The migration has begun and support for those who stand in opposition to the Commander-in-Thief is growing by the day. But many will say that big business has waited too long to stand up, with the sequence of events in South Africa’s state capture saga playing out, reading like a fiction novel that could not have been scripted with greater intrigue and a more sinister plot.
“South Africa’s political turmoil has become an uncanny theatre of unbelievable proportions,” an international investor and friend was telling me last week, adding that “if this stuff was foreseen a decade ago, the maximum amount of capital and talent flight would have crippled the country by now”.
Fortunately, this stuff isn’t predicable and even if the extent of state capture and corruption was somehow magically forecast and put down on paper for business and industry leaders to read a decade ago, they would have laughed it off in disbelief as wild conjecture and scaremongering.
However, many a thoughtful tale of speculative economic meltdown due to poor governance and questionable state leadership has been written. Thought leaders such as Moletsi Mbeki, Clem Sunter and more recently, RW Johnson, have told the scary stories, as have many opinionistas scripted the dire warnings. “Ah, but you see,” the powerful business leadership might have said, “this is speculation which we will put down to sensationalism, conspiracy theories and guesswork. Someone will surely step in to halt the turmoil if it ever gets that bad.”
But who will stop the rot? Who will government take seriously? Certainly not the electorate, despite signs of change emerging in recent years, unless they become unruly like the riotous students. It is, after all, big business leadership that has the strongest cards to play in the area of government behaviour change.
So here we are in November 2016 and it’s all real. The fan has been hit. Our State-Owned Entities (SOEs), which control most of the intensive state capital project spending, have spiralled into deep trouble and debt through unnecessary borrowing, dubious accounting practices and wasteful expenditure amounting to hundreds of billions in questionable projects and corruption. The capture of our SOEs is no secret, with most of these under the control of Zuma’s connected henchmen for several years now.
Looking into state spending trends, one sees the rest of the world building two to three highways for the same price that Sanral pays to build one. Similarly, the rest of the world builds three to four coal-fired power stations for every one that Eskom builds. And let’s not get started on trains, airline funding deals and numerous other consultant arrangements that sink their teeth into investor bonds and Treasury’s coffers. Unfortunately it’s the poor that suffer the most, when less funding is available for social upliftment through improved education, health, security and other stuff that makes a nation prosper.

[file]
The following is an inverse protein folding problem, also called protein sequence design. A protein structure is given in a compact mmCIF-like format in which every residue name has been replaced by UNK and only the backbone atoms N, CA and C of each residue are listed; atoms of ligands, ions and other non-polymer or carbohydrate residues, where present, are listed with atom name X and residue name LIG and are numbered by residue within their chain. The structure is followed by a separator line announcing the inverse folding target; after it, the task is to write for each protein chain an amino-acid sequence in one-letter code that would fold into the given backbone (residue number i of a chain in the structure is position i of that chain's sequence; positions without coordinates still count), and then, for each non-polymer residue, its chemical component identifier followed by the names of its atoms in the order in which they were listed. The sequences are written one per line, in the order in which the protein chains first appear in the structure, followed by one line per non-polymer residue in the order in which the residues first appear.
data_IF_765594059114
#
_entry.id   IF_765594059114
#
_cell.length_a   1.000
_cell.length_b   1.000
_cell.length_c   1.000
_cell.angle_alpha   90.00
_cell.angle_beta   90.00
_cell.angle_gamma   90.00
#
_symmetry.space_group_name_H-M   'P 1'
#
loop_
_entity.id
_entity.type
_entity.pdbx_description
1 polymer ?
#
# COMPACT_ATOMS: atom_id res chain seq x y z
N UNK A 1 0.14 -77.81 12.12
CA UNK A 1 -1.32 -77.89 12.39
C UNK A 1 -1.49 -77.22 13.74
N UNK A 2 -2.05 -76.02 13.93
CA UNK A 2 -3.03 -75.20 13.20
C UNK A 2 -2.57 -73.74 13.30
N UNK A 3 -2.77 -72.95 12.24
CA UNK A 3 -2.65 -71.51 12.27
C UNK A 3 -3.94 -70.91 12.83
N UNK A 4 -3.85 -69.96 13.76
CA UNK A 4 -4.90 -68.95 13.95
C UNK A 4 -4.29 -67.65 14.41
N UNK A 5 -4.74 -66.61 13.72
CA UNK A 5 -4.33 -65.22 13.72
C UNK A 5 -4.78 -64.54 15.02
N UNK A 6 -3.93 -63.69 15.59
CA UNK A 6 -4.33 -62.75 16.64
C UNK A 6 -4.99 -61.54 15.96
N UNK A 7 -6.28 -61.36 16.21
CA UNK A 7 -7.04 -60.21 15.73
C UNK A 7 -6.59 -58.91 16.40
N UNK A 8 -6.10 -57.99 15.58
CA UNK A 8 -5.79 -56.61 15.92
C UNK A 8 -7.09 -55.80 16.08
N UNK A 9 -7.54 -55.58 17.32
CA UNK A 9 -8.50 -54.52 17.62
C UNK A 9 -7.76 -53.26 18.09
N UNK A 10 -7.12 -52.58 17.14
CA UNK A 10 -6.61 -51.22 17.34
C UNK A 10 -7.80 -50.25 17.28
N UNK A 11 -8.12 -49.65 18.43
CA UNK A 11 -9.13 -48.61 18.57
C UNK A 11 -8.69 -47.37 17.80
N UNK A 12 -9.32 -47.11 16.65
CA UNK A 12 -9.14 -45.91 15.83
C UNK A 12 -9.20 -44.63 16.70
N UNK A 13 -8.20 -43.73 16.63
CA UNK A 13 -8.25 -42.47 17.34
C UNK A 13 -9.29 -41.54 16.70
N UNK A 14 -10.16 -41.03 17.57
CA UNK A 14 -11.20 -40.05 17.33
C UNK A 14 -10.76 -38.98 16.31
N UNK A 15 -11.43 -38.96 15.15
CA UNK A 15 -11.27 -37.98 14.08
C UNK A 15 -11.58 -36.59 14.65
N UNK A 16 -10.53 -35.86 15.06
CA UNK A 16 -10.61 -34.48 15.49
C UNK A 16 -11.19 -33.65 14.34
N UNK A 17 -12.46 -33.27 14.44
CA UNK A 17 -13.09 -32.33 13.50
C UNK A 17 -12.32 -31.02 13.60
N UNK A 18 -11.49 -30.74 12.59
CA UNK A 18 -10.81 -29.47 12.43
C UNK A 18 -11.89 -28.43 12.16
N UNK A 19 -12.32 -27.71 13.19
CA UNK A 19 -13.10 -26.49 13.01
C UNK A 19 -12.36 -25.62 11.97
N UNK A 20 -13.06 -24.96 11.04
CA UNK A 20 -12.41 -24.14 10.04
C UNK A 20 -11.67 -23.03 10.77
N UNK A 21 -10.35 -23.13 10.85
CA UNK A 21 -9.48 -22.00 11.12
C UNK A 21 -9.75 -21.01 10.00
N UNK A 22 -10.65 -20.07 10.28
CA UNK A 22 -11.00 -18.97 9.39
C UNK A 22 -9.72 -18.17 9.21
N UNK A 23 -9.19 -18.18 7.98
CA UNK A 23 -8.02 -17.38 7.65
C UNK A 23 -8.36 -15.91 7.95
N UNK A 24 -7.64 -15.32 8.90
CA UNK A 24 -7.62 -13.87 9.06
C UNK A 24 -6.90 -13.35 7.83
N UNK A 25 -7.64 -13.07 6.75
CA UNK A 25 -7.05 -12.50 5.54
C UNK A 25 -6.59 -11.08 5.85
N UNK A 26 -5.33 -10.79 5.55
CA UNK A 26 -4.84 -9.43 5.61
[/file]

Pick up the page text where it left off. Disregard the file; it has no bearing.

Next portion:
The tentacles of corruption and state coffer plundering has now reached unsustainable proportions, with many a senior governing authority implicated in significant wrongdoing somewhere along the way. While little is being done about it now, civil action entities and a future government intolerant of corruption will have a field day in tracking down the money and keeping our courts and jails filled with the transgressors.
The mistrust in South Africa’s government is high and the public no longer believes in the appointments made by their president. Sadly for Ms Busisiwe Mkhwebane, until she displays strong actions and a clear distaste for state abuse as the new Public Protector, she will unfortunately be labelled as a Zuma lackey. That’s unfortunately the way it is, just as NPA head Shaun Abrahams is perceived as a Zuma lackey. With his true colours now tattooed on his forehead, the pubic have worked out how to tell when he is lying. When his lips move.
The list of Zuma lackeys is long and many can recite them without applying much thought. They head up the ministries and state-owned entities within transport, energy, communication and information technology, among many others.
But the evidence of state capture has not only raised its head in recent months. It’s been around for years. The extremely high cost of construction has been around for long enough to spark the much needed outcry and investigation. Yet nothing has happened.
The fact that Eskom gets away with the excessive electricity tariff hikes for so long is a sin. It is a tragedy to know that only four or five entities take the time to participate and challenge Eskom’s Multi Year Price Determination (MYPD) for excessive electricity tariffs this year. And guess what? Big business, which could offer so much value, is largely missing in action at these important sessions.
Yes, we are enlightened and somewhat uplifted to see the stirrings and rumblings of big business speaking up and taking a stand against the mess. But we ask that they do not stop when Zuma appeases them. That they go beyond the boundaries of business-as-usual and get more involved in many other areas of nation building, corruption fighting and holding those who abuse their authority to account. To be consistent in their stance and have a heightened sense of moral courage. DM